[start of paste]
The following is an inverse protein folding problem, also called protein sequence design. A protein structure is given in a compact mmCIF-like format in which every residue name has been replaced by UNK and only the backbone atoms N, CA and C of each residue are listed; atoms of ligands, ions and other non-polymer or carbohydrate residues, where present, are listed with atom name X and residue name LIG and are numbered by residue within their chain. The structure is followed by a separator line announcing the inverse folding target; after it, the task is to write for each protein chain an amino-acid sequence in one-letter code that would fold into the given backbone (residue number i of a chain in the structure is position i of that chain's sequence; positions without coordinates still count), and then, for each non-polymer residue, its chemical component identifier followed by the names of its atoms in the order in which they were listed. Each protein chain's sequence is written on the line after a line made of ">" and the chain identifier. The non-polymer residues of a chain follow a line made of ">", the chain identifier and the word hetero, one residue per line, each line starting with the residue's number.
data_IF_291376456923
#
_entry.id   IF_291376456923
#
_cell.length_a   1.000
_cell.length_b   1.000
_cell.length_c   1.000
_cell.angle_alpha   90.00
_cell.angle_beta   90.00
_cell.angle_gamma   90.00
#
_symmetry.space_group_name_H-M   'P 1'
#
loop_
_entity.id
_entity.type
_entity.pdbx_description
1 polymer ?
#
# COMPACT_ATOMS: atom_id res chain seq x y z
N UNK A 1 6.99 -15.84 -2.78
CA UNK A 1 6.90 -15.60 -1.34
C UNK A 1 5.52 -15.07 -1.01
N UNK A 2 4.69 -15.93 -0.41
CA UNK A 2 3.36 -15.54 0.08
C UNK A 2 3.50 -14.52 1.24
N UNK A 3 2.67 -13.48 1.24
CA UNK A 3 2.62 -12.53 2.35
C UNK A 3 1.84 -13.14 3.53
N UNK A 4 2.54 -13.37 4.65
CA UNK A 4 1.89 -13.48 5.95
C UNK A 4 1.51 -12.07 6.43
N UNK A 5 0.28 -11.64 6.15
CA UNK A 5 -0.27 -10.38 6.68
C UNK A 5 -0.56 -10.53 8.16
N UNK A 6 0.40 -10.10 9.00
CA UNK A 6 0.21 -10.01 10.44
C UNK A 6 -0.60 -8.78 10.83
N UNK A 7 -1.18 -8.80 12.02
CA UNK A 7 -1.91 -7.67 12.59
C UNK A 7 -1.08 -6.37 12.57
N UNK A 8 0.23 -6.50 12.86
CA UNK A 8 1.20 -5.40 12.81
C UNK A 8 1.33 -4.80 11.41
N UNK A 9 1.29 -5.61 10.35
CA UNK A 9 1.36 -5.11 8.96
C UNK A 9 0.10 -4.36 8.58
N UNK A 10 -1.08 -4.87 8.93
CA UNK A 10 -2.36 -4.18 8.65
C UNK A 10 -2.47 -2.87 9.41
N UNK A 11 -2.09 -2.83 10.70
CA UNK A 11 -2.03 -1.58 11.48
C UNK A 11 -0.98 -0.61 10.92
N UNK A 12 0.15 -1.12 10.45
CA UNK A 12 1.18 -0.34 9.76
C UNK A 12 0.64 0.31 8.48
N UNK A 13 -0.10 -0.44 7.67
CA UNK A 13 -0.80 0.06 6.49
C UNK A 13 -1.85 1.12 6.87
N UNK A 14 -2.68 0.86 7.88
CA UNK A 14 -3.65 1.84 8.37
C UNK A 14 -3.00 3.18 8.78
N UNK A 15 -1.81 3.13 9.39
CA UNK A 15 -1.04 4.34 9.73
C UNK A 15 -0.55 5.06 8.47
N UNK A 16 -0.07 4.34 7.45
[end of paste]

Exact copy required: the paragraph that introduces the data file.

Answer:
The following is an inverse protein folding problem, also called protein sequence design. A protein structure is given in a compact mmCIF-like format in which every residue name has been replaced by UNK and only the backbone atoms N, CA and C of each residue are listed; atoms of ligands, ions and other non-polymer or carbohydrate residues, where present, are listed with atom name X and residue name LIG and are numbered by residue within their chain. The structure is followed by a separator line announcing the inverse folding target; after it, the task is to write for each protein chain an amino-acid sequence in one-letter code that would fold into the given backbone (residue number i of a chain in the structure is position i of that chain's sequence; positions without coordinates still count), and then, for each non-polymer residue, its chemical component identifier followed by the names of its atoms in the order in which they were listed. Each protein chain's sequence is written on the line after a line made of ">" and the chain identifier. The non-polymer residues of a chain follow a line made of ">", the chain identifier and the word hetero, one residue per line, each line starting with the residue's number.